The dramatic deterioration in the humanitarian situation in the Democratic Republic over the past year has been further complicated by recent floods and health crises, the United Nations migration agency said Wednesday, appealing for urgent funding to ensure continued assistance and protection for millions in need.
“The humanitarian situation in the DRC is at breaking point as is our capacity to respond due to extremely limited funding,” said Jean-Philippe Chauzy, said the head of operations for the UN International Organization for Migration (IOM) in the country.
“The stories that Congolese, who have been forced from their homes, are telling us are bone-chilling. They have been through so much already – torture, rape and murder of their loved ones – we cannot stand idly by as they suffer in silence,” he added.
Speaking exclusively to UN News, Mr. Chauzy said: “If we don’t get that level of funding then, there are people who will die. I have to be clear with this. People will die.”
He said that the severe malnutrition rates in the Kasai have increased by 750 per cent largely because the people in the region have been displaced so often, three planting seasons have been missed.
“[So] if you don’t provide that kind of food assistance now – to kind of bridge that gap – people who have been living off foraging in the forest, they will suffer, and the most vulnerable will die first. Children will die first. And that’s a fact,” he warned.
Across the country, some 4.3 million remain displaced, of them 1.7 were forced from their homes last year. In 2018, over 13 million are feared to be in need of humanitarian assistance throughout the country. Children, young men, women and ethnic minorities are among the hardest hit, and nutrition, food-security and protection greatest needs.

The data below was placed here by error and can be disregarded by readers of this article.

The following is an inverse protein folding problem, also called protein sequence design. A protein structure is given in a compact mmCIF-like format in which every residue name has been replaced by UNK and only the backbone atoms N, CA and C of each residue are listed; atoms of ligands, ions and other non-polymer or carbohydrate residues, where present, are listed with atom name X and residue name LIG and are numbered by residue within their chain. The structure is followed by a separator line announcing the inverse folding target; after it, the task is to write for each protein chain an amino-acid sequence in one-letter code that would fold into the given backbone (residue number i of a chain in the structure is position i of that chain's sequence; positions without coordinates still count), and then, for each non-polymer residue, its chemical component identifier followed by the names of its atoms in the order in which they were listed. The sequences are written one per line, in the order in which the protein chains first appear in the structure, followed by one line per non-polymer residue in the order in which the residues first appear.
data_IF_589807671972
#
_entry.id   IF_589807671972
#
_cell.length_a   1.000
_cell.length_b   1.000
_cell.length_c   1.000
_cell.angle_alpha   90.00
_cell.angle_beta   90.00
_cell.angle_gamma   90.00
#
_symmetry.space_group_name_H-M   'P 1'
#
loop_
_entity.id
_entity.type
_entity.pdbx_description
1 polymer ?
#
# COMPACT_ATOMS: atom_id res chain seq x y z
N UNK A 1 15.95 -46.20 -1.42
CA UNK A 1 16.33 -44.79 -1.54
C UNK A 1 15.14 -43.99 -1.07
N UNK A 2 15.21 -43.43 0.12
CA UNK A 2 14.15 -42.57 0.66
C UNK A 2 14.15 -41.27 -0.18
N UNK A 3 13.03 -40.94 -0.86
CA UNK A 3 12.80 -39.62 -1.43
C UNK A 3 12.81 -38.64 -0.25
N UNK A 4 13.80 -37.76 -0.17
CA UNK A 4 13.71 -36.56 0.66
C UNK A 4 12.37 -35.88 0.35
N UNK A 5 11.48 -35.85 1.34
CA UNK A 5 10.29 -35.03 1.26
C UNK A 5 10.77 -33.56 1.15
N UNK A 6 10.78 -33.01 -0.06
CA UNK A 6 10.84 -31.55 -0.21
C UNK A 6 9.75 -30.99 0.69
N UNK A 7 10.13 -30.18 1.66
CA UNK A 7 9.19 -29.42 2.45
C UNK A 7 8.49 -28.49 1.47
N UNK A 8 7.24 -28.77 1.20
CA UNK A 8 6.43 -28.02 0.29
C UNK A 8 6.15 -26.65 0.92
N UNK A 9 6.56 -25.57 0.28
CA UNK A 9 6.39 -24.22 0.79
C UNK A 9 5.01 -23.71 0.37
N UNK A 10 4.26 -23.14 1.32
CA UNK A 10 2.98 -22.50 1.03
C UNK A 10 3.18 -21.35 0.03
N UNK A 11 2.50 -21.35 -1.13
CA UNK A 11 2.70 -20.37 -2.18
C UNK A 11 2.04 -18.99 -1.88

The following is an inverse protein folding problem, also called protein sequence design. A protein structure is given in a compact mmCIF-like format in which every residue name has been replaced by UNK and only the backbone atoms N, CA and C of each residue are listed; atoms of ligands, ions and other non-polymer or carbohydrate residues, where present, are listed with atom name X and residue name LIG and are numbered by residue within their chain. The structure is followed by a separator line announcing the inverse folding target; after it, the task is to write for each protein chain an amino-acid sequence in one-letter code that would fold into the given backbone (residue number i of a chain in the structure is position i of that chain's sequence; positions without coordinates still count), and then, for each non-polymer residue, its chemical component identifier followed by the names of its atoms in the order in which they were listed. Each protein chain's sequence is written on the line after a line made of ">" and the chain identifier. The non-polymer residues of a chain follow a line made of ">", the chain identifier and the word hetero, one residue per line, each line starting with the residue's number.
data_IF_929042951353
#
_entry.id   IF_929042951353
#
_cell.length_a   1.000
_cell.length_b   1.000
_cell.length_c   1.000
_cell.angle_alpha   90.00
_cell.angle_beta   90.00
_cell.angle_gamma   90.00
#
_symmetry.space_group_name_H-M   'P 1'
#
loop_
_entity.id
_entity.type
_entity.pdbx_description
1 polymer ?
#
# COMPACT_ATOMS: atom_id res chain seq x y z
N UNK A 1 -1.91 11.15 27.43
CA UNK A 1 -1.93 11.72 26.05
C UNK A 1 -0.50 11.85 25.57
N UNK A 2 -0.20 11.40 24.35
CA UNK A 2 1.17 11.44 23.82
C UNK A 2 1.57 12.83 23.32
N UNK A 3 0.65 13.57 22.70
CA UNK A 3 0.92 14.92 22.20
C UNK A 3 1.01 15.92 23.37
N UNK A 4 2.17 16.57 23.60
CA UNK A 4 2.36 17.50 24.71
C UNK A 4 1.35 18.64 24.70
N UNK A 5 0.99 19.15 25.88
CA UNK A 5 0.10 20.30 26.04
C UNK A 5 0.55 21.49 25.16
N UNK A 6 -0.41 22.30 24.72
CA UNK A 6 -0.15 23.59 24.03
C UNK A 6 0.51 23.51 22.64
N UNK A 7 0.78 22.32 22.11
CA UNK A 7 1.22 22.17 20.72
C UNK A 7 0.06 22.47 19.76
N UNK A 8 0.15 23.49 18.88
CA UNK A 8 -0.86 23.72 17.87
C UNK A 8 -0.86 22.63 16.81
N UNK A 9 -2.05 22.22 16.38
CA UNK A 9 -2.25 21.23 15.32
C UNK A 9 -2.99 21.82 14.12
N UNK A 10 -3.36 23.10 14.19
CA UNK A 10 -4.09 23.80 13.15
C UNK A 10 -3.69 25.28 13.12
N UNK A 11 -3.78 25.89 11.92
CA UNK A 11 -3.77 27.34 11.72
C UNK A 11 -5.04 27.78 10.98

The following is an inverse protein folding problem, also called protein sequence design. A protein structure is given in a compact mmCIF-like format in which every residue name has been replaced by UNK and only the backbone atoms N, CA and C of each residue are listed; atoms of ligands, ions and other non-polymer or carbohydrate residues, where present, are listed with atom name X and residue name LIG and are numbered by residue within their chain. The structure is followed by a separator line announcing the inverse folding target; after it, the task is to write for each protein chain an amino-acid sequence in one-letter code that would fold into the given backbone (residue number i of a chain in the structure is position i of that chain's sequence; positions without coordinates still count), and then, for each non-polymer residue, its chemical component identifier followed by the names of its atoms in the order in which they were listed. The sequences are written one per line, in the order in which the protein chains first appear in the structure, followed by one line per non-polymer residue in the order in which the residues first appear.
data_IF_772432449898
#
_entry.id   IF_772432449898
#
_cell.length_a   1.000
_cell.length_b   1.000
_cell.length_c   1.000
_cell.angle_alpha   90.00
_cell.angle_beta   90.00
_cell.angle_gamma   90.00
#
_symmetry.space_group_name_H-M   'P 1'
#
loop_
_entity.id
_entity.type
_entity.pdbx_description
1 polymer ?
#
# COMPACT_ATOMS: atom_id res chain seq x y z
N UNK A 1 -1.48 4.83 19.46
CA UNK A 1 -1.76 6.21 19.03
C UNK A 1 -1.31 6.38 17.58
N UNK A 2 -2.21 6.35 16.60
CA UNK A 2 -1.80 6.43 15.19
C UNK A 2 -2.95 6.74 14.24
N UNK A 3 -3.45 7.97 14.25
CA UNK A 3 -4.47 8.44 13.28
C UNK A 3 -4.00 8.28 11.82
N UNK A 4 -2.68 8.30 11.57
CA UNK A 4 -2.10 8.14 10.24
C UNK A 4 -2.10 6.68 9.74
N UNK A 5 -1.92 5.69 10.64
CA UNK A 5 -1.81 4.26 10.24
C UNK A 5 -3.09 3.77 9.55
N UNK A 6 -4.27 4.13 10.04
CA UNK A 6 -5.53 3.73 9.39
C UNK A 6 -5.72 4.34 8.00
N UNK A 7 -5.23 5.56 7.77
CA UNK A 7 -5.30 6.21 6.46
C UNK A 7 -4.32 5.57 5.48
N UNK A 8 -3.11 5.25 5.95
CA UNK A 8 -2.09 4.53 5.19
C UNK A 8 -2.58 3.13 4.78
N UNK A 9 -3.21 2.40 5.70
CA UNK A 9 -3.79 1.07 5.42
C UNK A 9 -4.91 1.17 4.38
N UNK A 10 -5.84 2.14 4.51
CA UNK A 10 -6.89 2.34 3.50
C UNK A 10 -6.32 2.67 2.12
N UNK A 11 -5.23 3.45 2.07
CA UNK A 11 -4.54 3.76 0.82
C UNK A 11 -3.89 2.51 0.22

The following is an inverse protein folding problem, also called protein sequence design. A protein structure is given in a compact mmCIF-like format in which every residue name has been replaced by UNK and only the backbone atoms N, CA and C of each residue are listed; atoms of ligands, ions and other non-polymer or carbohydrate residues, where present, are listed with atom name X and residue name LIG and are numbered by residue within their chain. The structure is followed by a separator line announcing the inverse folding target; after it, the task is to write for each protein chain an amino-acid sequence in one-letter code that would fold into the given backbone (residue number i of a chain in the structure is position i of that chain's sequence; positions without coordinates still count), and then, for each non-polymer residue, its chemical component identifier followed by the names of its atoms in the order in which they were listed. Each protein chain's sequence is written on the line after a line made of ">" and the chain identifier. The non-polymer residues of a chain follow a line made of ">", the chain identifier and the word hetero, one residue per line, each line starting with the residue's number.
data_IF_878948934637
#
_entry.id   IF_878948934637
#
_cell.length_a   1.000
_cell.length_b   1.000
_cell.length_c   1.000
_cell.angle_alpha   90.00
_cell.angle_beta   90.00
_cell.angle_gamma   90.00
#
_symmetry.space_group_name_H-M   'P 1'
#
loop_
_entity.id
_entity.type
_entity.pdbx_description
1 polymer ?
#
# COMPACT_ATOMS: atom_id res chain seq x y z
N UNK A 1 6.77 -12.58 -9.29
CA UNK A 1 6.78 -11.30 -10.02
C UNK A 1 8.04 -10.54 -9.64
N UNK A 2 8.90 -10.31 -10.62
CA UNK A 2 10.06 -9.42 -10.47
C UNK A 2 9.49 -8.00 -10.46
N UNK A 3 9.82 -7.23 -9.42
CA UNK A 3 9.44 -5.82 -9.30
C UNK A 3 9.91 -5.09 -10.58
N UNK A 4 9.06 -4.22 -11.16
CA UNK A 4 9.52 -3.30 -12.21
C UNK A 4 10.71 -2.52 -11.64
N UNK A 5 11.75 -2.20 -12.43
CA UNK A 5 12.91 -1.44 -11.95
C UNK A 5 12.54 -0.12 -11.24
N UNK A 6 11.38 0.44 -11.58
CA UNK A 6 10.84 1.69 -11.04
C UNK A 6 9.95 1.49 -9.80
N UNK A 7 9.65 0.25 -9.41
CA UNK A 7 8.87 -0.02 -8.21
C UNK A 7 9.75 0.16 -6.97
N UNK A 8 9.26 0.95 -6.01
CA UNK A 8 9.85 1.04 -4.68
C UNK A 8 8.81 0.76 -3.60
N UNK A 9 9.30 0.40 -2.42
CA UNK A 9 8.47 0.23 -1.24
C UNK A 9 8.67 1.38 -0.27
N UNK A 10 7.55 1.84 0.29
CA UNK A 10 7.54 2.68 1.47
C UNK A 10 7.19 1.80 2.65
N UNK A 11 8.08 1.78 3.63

Particularly worrying is that an estimated 4.7 million women and girls could be exposed to gender-based violence in crisis stricken areas.
However, in face of such daunting challenges, IOM’s response appeal is severely underfunded. Since the release of its appeal, only $3.5 million was received in 2017 and only 47 per cent of the overall inter-agency Humanitarian Response Plan (for 2017) was funded.
“Funding levels are at their lowest for many years, with DRC seeming to have ‘fallen off the map’ for many donors, at a time when we are facing vastly increased humanitarian needs,” added Mr. Chauzy, hoping that the same does not continue through 2018.
The UN agency has appealed for $75 million to urgently meet the growing needs of displaced Congolese and the communities hosting them in the eastern and south-central provinces of North and South Kivu, Tanganyika and the Kasai.
Its interventions in 2018 will focus on camp coordination management; displacement tracking; shelter and non-food items (NFIs); water, sanitation and hygiene; health; and protection.
According to IOM, a revised inter-agency Humanitarian Response Plan is to be released Thursday, 18 January.